Tuesday, October 18, 2011

You Know the House With the Best Halloween Candy? That's My House.

I take my responsibilities as a distributor of Halloween candy very, very, very seriously.  I will not be the neighbor with the melted Almond Joys and broken erasers.  Or, worse, the lonely lady who distributes raisins and then her cat Muffin runs outside and everyone has to spend the next twenty minutes trying to get Muffin out of a tree.

No, we only distribute the good stuff:

You can't just have one or two offerings if you want to be the best house on the block and we will be the best house on the block.  Kids will talk about our candy for weeks.   

So, of course, we have the Reese's variety pack, which includes Reese's Pieces.  The pack only has 185 candy packs, so I'm deeply a little anxious that we don't have enough.  And why is it so hard to find full-sized packages of Reese's Pieces throughout the year?  Hasn't everyone seen E.T.?  It should be required viewing for all children: you can't start kindergarten until you have been vaccinated for polio and watched E.T. at least three times.  Hoards of children should be demanding better access to Reese's Pieces.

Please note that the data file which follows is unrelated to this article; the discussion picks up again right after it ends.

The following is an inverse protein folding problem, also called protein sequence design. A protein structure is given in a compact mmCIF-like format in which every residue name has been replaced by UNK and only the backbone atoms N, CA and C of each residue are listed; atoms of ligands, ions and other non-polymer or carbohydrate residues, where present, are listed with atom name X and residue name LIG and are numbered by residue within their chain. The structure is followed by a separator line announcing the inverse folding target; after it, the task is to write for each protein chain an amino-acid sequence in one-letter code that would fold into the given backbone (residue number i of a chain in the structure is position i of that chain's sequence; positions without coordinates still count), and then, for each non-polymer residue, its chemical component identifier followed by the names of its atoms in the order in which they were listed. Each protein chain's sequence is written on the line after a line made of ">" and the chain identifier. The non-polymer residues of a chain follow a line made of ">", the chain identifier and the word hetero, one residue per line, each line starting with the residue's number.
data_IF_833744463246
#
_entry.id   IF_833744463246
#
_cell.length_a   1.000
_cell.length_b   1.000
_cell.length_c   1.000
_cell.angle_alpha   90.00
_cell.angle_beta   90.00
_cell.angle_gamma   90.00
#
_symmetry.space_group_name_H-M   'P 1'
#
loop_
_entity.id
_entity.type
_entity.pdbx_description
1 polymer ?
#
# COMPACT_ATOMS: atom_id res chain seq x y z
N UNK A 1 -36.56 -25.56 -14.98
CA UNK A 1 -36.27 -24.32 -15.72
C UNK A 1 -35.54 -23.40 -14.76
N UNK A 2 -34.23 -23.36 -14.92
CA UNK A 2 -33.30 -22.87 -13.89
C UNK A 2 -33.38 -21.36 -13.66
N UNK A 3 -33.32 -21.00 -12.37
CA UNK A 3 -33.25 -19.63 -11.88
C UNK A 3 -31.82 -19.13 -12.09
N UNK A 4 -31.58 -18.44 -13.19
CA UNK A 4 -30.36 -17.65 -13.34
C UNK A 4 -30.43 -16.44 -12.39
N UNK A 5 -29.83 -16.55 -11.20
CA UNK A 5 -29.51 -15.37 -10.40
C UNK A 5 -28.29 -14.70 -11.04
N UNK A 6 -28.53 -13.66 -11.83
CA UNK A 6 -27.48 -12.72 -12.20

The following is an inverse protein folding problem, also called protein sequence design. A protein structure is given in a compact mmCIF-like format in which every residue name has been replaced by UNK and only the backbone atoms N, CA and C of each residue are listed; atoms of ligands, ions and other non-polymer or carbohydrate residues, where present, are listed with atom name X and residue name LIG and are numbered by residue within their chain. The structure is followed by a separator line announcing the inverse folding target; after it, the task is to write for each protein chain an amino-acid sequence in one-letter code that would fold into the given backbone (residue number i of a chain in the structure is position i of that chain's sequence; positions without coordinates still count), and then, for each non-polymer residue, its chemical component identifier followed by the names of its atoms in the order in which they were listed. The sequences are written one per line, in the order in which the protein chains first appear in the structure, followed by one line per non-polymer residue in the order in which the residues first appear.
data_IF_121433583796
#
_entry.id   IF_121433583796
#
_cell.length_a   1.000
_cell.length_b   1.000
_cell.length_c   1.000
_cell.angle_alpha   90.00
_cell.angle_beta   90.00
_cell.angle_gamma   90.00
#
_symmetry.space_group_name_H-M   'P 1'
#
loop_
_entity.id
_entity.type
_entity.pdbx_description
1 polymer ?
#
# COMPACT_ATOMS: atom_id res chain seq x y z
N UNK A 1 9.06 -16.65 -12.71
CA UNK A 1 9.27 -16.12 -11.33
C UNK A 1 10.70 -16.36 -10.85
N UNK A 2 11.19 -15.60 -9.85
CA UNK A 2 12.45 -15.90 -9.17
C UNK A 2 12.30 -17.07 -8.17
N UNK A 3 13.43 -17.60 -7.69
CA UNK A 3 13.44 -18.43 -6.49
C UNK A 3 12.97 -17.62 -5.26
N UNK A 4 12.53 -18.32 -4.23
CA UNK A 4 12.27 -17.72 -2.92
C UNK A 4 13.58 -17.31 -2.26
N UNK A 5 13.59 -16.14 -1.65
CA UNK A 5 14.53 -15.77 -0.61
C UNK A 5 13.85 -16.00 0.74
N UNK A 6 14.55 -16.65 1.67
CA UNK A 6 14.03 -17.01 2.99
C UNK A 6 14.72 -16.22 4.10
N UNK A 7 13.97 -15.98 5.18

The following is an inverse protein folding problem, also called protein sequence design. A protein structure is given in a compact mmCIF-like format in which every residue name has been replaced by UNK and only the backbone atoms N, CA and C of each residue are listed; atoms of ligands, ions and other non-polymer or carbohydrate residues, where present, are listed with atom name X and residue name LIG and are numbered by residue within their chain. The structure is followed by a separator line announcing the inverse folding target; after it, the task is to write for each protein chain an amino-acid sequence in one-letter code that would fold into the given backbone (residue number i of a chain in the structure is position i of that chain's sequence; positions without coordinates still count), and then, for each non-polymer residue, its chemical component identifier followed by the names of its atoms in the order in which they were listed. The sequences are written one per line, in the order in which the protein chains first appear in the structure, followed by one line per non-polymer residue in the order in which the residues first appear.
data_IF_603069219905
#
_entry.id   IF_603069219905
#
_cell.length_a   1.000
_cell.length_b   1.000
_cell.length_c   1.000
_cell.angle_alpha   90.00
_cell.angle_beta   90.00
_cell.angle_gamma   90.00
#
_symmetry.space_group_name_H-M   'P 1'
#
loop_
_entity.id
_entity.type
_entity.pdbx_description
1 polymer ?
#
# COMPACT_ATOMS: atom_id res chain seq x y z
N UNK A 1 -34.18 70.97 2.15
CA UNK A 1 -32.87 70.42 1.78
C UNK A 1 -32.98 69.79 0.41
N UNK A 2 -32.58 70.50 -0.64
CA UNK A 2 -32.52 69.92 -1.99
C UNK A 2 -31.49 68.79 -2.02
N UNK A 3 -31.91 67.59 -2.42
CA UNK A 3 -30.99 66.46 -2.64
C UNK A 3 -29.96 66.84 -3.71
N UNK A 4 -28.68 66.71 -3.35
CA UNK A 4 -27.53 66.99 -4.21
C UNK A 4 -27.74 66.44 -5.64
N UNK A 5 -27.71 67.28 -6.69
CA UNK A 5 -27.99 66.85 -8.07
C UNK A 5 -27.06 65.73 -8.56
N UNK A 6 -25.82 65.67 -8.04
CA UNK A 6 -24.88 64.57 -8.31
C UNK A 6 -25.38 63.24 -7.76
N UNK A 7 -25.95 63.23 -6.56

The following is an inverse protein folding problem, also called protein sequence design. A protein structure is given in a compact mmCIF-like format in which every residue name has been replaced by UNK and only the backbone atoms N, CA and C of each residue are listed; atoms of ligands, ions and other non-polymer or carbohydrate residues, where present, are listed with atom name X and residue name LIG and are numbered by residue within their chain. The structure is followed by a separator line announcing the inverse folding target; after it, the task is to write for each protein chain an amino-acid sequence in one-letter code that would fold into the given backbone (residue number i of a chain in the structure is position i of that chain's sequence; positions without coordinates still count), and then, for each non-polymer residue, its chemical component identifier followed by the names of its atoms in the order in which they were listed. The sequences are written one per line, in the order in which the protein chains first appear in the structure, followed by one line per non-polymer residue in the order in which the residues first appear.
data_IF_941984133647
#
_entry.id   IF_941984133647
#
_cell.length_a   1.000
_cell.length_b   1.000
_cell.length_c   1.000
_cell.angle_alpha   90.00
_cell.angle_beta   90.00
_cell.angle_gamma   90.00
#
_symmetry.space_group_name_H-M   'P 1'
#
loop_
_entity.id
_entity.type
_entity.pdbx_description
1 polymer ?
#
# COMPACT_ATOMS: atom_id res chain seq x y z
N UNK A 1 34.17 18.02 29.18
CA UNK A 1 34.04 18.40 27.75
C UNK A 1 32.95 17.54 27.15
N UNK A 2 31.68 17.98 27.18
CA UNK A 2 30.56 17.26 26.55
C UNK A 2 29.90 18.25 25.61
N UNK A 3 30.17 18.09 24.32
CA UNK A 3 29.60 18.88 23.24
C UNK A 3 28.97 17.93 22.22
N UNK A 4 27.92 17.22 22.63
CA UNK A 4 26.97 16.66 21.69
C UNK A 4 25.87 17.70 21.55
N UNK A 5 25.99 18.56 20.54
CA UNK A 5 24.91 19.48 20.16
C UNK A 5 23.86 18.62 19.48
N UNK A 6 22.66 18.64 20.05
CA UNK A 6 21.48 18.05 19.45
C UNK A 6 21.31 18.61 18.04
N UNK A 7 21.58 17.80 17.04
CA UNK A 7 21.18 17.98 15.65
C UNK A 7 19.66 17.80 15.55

We're also distributing Salted Nut Rolls (that's the bag in the middle).  These are a Midwest candy that my husband, a Nebraska native, ordered online.  Folks, this is a very special treat.  We're probably the only house in Pasadena with miniature Salted Nut Rolls.  At my house, we're not just giving away candy.  We are fostering a greater appreciation for the candy culture of the Midwest.   

Now that we have our candy, I have to think about our distribution strategy.  I always try to adhere to a plan - e.g. I will hand two candies to each trick-or-treater - but ever year, I end up improvising.  A three-year-old Tinkerbell shouts "Twick or Tweet," my heart melts, and I give her unlimited access to the candy bowl. 

But not everyone gets to choose their Halloween candy.  My Halloween candy bowl is like an exclusive club, and I'm the bouncer.  When a gang of surly adolescents dressed up as surly adolescents pounds on my front door, I hand them one candy each and swat away their hands if they reach for the bowl.  

Hey, if you want the Snickers bar, you have to earn it.

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